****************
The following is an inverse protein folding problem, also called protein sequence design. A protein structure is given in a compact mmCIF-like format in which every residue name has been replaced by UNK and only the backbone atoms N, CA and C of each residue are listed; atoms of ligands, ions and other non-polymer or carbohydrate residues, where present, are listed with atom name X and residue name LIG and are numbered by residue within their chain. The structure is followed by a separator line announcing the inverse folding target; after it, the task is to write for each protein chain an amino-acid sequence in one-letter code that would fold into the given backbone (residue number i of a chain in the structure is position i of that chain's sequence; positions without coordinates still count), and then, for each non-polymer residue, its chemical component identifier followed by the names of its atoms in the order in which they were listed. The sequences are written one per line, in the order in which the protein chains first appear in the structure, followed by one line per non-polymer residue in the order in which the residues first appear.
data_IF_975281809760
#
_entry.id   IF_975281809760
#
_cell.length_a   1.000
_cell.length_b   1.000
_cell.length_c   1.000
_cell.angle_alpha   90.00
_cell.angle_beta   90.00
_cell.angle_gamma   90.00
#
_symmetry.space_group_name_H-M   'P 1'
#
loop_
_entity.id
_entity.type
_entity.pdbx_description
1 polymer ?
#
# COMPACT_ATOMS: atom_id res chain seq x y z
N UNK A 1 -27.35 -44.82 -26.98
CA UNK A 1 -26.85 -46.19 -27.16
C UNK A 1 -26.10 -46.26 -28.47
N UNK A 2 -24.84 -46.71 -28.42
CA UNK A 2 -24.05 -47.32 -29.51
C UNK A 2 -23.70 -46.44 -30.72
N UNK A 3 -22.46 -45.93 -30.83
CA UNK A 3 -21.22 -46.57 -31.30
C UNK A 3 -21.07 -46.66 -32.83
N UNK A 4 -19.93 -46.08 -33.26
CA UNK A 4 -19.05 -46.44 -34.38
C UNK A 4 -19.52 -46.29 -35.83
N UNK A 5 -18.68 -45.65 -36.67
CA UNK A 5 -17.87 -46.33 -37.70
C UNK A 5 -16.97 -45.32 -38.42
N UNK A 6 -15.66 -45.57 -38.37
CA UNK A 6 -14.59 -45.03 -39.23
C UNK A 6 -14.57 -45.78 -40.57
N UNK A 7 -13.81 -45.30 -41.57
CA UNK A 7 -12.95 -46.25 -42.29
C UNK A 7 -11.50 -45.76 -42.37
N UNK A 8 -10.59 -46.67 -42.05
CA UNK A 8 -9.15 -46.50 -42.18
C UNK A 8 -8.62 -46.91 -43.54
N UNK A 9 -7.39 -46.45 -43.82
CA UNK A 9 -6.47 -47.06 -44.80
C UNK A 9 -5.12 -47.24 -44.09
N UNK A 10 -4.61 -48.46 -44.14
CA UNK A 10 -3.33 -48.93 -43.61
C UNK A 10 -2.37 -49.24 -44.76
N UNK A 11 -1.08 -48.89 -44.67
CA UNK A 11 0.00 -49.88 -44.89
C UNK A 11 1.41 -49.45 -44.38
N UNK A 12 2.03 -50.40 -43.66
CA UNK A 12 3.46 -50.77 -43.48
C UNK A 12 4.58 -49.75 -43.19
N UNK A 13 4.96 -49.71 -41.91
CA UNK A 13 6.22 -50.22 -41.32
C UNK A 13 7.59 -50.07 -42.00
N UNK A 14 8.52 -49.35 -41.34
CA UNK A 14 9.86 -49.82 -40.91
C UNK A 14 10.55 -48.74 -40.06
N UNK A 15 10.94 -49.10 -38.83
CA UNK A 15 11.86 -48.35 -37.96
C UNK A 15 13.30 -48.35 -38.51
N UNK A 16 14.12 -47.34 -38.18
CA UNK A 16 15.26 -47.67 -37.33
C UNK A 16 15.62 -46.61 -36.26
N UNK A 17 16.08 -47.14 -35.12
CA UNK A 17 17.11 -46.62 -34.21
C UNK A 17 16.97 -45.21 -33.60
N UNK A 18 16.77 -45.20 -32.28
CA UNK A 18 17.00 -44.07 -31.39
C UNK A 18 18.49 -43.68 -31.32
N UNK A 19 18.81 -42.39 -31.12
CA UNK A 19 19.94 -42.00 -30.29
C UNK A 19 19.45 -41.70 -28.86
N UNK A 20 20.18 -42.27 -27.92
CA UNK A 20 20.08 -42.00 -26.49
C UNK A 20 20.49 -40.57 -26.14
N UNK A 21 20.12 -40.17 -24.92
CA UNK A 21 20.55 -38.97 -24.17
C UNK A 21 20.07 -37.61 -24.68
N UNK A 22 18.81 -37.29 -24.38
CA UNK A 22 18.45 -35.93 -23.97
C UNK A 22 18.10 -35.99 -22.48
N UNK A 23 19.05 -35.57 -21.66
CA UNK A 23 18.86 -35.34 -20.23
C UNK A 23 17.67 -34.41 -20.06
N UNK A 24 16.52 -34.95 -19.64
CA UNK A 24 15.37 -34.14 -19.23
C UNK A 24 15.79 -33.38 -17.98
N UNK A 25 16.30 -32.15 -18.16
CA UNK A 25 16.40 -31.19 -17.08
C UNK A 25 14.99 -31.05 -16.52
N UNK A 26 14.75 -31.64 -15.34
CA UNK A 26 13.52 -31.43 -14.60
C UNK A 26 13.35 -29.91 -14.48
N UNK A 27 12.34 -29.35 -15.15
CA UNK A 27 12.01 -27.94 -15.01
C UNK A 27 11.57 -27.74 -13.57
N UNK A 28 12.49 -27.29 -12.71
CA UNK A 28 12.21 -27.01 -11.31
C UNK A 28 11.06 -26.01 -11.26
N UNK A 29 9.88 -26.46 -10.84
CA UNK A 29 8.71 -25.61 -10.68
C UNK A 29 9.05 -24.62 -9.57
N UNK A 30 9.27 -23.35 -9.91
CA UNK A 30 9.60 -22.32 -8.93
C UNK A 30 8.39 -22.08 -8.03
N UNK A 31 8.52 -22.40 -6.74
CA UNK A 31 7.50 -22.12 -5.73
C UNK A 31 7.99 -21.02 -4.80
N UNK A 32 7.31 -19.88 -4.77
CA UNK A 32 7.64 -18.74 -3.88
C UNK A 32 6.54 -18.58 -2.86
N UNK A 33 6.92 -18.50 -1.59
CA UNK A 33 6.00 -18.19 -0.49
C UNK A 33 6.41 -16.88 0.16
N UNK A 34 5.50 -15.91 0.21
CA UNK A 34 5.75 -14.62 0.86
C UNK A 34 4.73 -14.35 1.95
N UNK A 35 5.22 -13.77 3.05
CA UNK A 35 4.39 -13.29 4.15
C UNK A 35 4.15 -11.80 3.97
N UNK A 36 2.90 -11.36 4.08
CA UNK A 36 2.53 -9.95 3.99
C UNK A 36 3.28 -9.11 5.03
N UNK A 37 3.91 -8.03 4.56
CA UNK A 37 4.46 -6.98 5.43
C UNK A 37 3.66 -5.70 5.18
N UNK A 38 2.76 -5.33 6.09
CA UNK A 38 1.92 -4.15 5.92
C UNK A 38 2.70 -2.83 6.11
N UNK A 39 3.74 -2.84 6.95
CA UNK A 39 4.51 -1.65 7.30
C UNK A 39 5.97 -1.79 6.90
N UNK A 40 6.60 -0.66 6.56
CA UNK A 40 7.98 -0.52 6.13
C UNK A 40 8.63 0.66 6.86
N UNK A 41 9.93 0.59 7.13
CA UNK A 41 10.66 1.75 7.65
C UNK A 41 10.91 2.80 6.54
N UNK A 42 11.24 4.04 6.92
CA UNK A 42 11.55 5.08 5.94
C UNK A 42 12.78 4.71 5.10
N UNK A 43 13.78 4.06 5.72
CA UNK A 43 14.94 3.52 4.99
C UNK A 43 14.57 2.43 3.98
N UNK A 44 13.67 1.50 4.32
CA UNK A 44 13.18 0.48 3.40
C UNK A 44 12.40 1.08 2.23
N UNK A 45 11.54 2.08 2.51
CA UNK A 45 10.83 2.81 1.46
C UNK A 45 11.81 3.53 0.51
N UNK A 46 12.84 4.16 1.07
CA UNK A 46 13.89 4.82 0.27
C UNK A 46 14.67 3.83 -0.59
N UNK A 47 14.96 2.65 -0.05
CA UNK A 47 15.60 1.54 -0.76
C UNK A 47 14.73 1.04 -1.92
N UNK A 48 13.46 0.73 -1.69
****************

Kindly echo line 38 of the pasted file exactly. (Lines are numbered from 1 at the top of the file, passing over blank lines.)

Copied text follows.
CA UNK A 6 -14.59 -45.03 -39.23